If You Like Parties… #2
Adventures in Nonfiction
Mimi was in town. It had been three years. We went out for Indian food and then coffee. Her dashing girlfriend Fiona was there too, in a vintage vest and tie. I had forgotten that Mimi was left-handed and that she didn’t drink coffee. She still had asymmetrical hair but now she grew herbs, she said, with a shrug, and did bodywork to take care of her fucked-up shoulders. She and Fiona were working on their respective books. Mimi said she was tired of hers, she wanted to write a different book, a series of essays about NGO-sponsored beauty pageants in which landmine victims were awarded solid-gold prostheses, and the for-profit marketing of women’s-prison-made handicrafts to consumers, and other confusing and/or obscene intersections of fashion and oppression. I told her I wished she would hurry up and finish the first book so she could hurry up and write the second.
We talked about how to get these things done when there’s no one around to tell you to do them. No TV, no video games, we agreed. At one point Mimi said that if she were rich she would probably just stay home and play World of Warcraft. We talked about teaching: Fiona presents key points of feminist thought to her students by showing them slides of cute boys. Seeing Zach Braff or whoever floating on-screen beside important tenets of post-colonial theory made them feel less anxious about taking Women’s Studies classes, she said, especially from someone who looked so queer. We talked about binge drinking, grade inflation, and the Midwestern post-adolescent’s lack of affect.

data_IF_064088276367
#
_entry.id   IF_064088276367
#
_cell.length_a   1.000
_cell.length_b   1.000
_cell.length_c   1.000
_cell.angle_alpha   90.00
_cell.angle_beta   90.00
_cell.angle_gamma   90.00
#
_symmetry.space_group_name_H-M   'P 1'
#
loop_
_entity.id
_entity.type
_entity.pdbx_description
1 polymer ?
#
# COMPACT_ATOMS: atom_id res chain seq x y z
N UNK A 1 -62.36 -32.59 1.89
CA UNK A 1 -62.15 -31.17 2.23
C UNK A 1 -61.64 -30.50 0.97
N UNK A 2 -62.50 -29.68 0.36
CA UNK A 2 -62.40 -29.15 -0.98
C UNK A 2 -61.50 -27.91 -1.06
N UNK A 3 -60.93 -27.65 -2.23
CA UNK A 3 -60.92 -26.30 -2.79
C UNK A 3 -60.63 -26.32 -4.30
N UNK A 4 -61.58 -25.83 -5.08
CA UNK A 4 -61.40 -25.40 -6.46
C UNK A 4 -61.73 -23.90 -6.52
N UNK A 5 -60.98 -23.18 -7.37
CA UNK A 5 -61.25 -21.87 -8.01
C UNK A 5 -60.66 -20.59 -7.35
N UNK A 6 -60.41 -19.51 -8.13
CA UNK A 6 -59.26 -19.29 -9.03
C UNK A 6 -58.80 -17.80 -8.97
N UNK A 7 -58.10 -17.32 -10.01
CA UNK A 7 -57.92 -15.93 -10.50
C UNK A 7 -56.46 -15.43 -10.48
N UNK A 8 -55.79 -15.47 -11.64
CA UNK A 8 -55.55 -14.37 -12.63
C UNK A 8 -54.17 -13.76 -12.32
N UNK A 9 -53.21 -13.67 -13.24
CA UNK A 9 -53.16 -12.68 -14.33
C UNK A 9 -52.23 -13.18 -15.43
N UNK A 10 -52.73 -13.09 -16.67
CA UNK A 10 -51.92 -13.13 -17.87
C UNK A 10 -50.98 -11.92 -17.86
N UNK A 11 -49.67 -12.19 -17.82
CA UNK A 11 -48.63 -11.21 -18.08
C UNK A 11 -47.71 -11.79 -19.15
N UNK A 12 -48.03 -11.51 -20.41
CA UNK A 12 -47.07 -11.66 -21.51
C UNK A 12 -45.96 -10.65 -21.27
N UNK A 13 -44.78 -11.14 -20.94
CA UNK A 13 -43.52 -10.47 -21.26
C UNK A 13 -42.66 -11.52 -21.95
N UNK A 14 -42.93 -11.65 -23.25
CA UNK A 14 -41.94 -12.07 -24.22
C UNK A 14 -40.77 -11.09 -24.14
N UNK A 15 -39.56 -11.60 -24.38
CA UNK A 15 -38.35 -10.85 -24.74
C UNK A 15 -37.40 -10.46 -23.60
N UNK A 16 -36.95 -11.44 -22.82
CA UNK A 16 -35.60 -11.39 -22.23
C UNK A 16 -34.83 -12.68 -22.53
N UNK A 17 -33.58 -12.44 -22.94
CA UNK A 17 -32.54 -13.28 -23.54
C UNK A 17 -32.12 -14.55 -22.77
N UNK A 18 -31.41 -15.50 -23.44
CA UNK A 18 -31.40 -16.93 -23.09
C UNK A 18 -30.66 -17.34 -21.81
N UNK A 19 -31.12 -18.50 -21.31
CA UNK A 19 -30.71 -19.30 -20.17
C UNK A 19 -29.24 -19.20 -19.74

I told Mimi and Fiona how lately I’ve been tiptoeing into a local grassroots literary circle, a place I might someday like to belong. It’s mutually supportive and DIY and otherwise similar to the punk scene in many ways, but I still feel like a kid at my first show, or writing overconsidered letters to zine editors, all awkward and fumbling around with my wings folded behind me and dragging a little on the floor in front of the stage. It’s a strange place to find myself, after having stuck around long enough in punk publishing to have my name scratched on the walls, and to be accepted by people like they accept the walls. We talked about writing zines and blogs and books. I laughed because I had left MRR to attend a top-tier journalism school and now here I was, back again. I said it felt right, I missed it, I needed a smaller feedback loop than the huge film and book projects provide. They take so long and can be so lonely. Mimi shrugged again and said she needed to keep writing too — why did I think she hung on at Punk Planet until Dan Sinker took her off the masthead without even an explanatory email? And that’s also why she does the wonderful threadbared fashion site that’s of course about so much more. I asked, but what is the compulsion to share about, anyway? Why so first-person all the time? Is it some kind of disease? One we share with everyone on Twitter? We’re not 25 years old anymore, clutching Xacto blades, but we haven’t changed. We still keep courting the dynamic terror of creative self-doubt.
Fiona and I finished our coffee. I bragged about touching the Rosetta Stone. Then we talked about what was hot in YA fiction. Mimi recommended a series called Monster Blood Tattoo.
1. Check out San Francisco’s Doomed this week. Yes. All ages. Yes. Maximum plus Thrillhouse plus bands plus baseball. Yes.
2. Surrender is still on tour. Go see them when they come through. OK, they’re peace punk, but they’re also doing…theater. I don’t mean like high school thespians exchanging lines from “Les Miz” in the cafeteria. I mean that they don’t just play, they perform, and they don’t break character, allowing you to fall under their spell. The blindfold still bothers me, but in a good way.
3. I am interviewed by the rejectionist about my film on Ursula K. Le Guin.